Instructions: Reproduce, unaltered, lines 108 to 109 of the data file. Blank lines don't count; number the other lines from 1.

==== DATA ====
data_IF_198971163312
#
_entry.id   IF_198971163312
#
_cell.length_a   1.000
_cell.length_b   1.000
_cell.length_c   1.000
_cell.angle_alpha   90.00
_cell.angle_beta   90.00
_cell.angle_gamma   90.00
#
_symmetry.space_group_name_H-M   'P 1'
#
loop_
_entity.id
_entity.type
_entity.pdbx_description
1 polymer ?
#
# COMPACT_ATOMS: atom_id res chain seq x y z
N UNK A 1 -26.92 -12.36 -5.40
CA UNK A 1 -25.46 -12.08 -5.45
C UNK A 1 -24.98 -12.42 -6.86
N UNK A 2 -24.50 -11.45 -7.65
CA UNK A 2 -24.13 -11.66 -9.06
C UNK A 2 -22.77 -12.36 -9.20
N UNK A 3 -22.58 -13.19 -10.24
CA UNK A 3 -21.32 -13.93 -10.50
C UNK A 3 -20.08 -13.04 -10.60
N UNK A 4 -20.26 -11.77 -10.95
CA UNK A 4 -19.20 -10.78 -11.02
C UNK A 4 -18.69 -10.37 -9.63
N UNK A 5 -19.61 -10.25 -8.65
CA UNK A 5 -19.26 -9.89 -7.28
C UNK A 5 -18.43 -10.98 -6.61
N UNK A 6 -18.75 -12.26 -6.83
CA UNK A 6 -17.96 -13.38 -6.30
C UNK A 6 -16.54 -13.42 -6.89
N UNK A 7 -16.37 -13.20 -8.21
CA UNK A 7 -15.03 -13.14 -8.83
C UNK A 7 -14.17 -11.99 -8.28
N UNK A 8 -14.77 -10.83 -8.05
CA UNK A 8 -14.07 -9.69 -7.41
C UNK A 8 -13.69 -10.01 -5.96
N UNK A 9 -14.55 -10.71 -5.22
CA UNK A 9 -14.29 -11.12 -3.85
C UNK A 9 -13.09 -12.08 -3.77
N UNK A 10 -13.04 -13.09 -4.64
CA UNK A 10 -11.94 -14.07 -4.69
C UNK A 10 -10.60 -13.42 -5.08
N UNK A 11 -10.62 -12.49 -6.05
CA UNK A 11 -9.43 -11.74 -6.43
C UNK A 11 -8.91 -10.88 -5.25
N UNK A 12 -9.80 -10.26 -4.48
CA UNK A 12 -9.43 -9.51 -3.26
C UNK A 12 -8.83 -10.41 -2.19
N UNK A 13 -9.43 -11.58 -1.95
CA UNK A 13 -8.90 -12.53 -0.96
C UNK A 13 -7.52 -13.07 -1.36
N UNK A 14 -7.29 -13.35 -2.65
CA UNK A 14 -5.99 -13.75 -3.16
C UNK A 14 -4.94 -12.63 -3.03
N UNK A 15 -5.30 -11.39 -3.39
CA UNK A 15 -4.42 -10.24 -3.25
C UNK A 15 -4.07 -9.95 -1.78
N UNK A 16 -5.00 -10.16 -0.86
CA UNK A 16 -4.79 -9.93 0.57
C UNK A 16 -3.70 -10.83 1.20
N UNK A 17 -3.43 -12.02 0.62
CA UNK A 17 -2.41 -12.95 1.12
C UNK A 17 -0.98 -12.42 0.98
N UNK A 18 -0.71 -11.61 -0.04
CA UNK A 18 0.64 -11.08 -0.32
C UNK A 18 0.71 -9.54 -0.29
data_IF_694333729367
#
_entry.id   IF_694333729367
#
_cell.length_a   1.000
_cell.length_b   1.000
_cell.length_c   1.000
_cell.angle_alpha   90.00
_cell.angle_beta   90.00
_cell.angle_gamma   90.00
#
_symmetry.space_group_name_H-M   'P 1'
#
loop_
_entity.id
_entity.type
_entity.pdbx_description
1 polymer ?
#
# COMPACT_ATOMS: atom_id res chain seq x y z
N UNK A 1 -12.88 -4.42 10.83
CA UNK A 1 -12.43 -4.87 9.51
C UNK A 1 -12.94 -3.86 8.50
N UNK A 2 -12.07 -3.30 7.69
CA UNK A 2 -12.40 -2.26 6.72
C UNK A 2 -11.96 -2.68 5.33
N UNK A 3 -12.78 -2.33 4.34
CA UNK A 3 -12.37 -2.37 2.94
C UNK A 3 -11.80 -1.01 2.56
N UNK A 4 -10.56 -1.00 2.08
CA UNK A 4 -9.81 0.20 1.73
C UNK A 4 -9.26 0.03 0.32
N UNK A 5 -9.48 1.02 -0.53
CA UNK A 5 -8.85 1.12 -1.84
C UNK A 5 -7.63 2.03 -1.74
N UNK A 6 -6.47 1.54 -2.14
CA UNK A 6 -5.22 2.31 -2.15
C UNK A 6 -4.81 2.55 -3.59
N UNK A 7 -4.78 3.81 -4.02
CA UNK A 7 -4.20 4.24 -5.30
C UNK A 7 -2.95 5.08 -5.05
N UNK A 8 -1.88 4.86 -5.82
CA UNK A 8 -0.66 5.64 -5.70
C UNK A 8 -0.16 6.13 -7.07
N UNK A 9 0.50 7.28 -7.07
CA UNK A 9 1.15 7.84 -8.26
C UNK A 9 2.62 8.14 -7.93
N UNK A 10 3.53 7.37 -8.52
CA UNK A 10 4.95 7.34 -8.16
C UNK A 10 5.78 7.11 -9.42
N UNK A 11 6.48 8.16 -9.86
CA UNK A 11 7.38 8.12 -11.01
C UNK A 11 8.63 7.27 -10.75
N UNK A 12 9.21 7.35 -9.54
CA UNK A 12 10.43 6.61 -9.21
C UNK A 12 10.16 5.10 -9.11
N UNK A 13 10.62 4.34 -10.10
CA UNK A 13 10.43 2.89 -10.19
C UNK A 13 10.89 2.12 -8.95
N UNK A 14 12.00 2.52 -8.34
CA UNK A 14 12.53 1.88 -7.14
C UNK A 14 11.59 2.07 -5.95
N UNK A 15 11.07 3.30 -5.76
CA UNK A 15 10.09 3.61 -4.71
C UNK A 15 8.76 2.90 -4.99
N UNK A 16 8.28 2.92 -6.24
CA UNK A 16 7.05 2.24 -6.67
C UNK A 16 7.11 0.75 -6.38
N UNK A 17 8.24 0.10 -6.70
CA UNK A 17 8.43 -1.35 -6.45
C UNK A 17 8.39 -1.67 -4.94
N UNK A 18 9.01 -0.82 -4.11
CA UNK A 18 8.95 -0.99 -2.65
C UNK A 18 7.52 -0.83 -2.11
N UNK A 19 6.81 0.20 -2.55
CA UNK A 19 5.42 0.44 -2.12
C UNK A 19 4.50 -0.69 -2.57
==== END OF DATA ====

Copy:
CA UNK A 5 -8.85 1.12 -1.84
C UNK A 5 -7.63 2.03 -1.74